The decision by the AAP government in Delhi to undertake a process of participatory budgeting is welcome. However, some things need to be kept in mind, to ensure that the process does not dissolve into empty political rhetoric and becomes a meaningful exercise. There are five such points that need to be kept in mind. Read more »
The results of the Twelfth Finance Commission’s directive that funds meant for the Local Governments should reach them within 15 days of their release, and that the Comptroller and Auditor General should verify compliance, did have a salutary effect. States, including those that had acquired a bad reputation for such diversions, did assiduously adhere to these stipulations. The major disincentive for them to delay funds was the additional directive that the States ought to pay interest to the local governments, for the delays caused due to transfers later than 15 days, from the State to the Local Government.
By the time that the Twelfth Finance Commission report was released, late in December 2004, the game of many states in diverting funds meant for the local governments had been exposed. Read more »
It was not always that Central Finance Commissions gave pointed directions on how and what for, the funds recommended to be granted to the local governments were to be spent. Initial reports of Finance Commissions immediately following the Constitutional amendment that expanded their scope to recommending grants to local governments, were more sanguine about the manner in which funds were to be transferred to them.
I concluded last week’s blog with the observation that the FFC has the leeway to suggest ‘measures’ to ‘augment’ the Consolidated funds of States, to ‘supplement’ the finances of Local Governments. On a plain reading, these words seem to convey two critical aspects of the Finance Commission arrangement:
At first sight, it seems that there is nothing but good news for the local governments from the report of the Fourteenth Finance Commission (FFC). The report has been accepted by the Union government and will be implemented from 2015 to 2020.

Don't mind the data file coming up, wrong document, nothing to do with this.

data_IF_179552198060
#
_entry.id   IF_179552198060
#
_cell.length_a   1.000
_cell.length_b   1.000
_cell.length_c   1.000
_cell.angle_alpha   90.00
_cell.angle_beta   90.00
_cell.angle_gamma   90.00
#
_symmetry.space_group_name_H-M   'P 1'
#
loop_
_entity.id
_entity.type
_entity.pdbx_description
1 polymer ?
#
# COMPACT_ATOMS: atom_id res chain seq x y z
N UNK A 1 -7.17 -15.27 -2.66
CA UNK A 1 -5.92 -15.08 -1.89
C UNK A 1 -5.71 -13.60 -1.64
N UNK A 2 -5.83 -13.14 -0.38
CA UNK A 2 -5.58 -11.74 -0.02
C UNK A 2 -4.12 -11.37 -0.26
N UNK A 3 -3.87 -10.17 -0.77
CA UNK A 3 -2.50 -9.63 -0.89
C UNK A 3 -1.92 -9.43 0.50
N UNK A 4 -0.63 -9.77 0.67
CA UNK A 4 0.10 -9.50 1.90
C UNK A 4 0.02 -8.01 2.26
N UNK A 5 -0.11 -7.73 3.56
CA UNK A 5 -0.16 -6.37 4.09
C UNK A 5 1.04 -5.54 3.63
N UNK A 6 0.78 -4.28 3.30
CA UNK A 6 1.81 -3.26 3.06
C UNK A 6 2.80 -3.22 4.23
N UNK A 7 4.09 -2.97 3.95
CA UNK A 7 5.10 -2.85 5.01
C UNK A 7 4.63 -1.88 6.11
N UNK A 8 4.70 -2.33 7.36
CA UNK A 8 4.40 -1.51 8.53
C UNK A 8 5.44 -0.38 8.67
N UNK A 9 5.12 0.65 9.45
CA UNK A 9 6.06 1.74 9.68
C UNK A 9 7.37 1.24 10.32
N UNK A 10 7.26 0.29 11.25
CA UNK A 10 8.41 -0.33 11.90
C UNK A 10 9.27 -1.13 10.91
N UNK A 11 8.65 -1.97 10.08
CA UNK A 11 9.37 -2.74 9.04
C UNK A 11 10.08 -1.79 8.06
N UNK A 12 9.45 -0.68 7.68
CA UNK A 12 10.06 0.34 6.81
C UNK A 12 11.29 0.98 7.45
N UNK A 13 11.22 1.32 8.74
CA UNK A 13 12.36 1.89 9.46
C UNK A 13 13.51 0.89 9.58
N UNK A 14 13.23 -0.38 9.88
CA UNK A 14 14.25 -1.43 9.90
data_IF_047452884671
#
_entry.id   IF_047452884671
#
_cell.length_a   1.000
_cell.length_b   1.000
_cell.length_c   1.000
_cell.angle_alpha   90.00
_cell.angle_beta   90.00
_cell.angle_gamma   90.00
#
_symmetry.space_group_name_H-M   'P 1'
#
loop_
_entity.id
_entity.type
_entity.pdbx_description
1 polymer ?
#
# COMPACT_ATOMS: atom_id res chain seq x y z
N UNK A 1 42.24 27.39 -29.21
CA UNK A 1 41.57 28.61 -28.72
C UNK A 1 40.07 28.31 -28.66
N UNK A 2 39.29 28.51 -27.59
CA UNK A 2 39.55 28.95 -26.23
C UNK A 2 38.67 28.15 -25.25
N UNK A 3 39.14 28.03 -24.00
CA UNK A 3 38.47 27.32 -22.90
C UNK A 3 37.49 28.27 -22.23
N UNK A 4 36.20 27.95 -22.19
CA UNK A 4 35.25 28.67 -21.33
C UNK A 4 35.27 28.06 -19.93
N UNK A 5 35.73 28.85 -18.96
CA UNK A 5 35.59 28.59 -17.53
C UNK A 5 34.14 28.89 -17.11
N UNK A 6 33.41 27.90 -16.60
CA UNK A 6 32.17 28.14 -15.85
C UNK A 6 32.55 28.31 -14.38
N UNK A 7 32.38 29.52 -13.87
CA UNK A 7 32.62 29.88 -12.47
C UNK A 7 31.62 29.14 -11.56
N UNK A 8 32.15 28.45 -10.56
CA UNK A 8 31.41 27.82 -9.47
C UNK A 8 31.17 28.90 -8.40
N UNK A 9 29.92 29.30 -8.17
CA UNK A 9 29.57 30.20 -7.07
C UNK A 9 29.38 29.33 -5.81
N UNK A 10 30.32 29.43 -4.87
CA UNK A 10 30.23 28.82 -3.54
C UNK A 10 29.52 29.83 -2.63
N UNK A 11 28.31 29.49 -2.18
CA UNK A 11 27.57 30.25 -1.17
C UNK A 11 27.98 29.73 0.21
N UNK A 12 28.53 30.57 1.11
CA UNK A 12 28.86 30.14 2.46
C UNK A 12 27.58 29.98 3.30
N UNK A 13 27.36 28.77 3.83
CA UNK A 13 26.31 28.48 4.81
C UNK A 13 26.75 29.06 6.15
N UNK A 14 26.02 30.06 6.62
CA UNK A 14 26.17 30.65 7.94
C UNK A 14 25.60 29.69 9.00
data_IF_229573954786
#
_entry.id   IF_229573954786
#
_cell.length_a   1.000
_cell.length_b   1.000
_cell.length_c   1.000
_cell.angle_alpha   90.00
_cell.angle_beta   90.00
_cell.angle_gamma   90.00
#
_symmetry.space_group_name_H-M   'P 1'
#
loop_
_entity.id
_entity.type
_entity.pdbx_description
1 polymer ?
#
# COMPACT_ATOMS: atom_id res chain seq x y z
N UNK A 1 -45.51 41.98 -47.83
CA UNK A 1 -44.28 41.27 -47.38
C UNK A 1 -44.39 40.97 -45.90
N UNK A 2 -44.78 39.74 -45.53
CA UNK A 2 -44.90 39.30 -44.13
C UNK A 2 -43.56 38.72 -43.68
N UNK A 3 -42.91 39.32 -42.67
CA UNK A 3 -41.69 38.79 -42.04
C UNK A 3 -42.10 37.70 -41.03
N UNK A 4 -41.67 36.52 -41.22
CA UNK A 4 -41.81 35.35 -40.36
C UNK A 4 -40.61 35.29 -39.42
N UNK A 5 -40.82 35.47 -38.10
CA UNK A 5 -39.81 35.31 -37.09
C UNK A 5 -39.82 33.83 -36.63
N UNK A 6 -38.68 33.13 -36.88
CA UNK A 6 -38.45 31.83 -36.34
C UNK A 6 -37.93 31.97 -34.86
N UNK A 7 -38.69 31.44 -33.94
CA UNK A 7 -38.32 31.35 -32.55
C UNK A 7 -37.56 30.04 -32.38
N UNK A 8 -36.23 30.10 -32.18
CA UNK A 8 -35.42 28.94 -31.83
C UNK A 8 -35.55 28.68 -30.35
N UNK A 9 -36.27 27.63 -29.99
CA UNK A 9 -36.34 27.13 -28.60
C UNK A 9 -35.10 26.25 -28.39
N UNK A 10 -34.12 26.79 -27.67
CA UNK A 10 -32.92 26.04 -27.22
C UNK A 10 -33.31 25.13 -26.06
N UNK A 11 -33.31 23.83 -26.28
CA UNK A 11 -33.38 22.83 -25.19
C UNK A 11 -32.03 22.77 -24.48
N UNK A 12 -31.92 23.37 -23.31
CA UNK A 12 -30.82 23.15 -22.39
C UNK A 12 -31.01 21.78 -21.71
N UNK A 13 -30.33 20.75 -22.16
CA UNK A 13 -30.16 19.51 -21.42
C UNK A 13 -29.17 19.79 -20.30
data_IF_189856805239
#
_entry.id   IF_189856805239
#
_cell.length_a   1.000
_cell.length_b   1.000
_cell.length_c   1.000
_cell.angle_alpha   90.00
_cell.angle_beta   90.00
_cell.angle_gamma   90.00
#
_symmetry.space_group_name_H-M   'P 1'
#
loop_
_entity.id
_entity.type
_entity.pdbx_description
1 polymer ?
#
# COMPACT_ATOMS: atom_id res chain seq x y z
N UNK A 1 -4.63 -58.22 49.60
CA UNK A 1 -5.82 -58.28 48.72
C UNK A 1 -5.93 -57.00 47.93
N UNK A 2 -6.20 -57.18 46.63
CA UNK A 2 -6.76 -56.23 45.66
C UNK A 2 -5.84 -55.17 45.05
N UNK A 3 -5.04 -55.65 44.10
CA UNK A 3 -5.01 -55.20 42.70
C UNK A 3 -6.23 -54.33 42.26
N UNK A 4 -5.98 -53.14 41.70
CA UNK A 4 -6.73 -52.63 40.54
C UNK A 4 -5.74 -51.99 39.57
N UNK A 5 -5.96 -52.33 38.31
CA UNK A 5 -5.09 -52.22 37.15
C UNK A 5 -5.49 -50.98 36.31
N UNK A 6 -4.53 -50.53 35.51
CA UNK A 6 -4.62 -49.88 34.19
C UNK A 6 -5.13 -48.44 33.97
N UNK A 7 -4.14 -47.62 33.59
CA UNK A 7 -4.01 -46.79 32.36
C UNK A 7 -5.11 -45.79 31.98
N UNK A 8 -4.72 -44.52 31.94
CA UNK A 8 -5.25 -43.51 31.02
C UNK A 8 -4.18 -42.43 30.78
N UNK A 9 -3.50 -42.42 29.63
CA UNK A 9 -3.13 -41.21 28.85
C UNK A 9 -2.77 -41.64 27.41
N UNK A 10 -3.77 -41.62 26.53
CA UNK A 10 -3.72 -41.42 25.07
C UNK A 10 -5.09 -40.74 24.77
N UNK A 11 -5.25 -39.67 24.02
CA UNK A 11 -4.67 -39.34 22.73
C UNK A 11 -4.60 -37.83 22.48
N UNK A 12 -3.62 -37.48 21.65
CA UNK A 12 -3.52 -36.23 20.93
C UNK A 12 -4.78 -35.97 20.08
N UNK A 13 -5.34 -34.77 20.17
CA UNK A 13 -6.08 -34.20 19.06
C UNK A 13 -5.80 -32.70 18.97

There is no doubt that the recent report of the Fourteenth Finance Commission represents a watershed in the evolution of centre-state-local fiscal relations in India. Two of its landmark recommendations that pertain to the Centre-State design have been already accepted by the Central Government; the first is the sizeable increase in the State share of central revenues from 32 percent to 42 percent, and the second is the forgoing of special category status that has been conferred to some States. Both these recommendations are bound to have their political fallouts too, and were not free from controversy. A dissent by one of the members of the Commission showed that the decision to go in for such dramatic changes was not unanimous. Read more »
In 2004, in the first flush of enthusiasm following the UPA’s unexpected victory in the Lok Sabha elections, the Government of India, for the first time in its history, created a separate Ministry for Panchayati Raj. This was done by carving this ministry out of the leviathan Ministry for Rural Development. An ardent supporter of the ideal of strengthening local governments, Mr. Mani Shankar Aiyar, was put in charge of the fledgling Ministry. Cynics might say that what was being handled reasonably competently by one Joint Secretary in the Ministry of Rural Development was being now shared with a rambling bureaucratic hierarchy comprising of a Secretary, two additional secretaries and three joint Secretaries, with all their attendant support systems and staff. Read more »
In my last blog, I suggested that making public transport completely free would be a good idea, though at first sight, this might seem irresponsible and amount to shallow political opportunism. Today let me take this issue as an example to illustrate what the making of public policy entails. Read more »
India might actually be lucky that its urban sprawls militate against the idea of strict zoning. We have, in our low rise, high density settlements, often unplanned, a system of mixed use of land by default. Our shopping areas are not vast malls the size of football fields located far from cities on freeways – at least not yet – they are a stones throw away from where we live. Many people live and work close together, particularly those engaged in small businesses and manufacturing businesses. True, rising pollution and environmental activism has resulted in stricter implementation of rules and laws that mandate the separation of some kinds of manufacturing activity away from residential areas, but these are not enough to amount to a regime of strict zoning. Read more »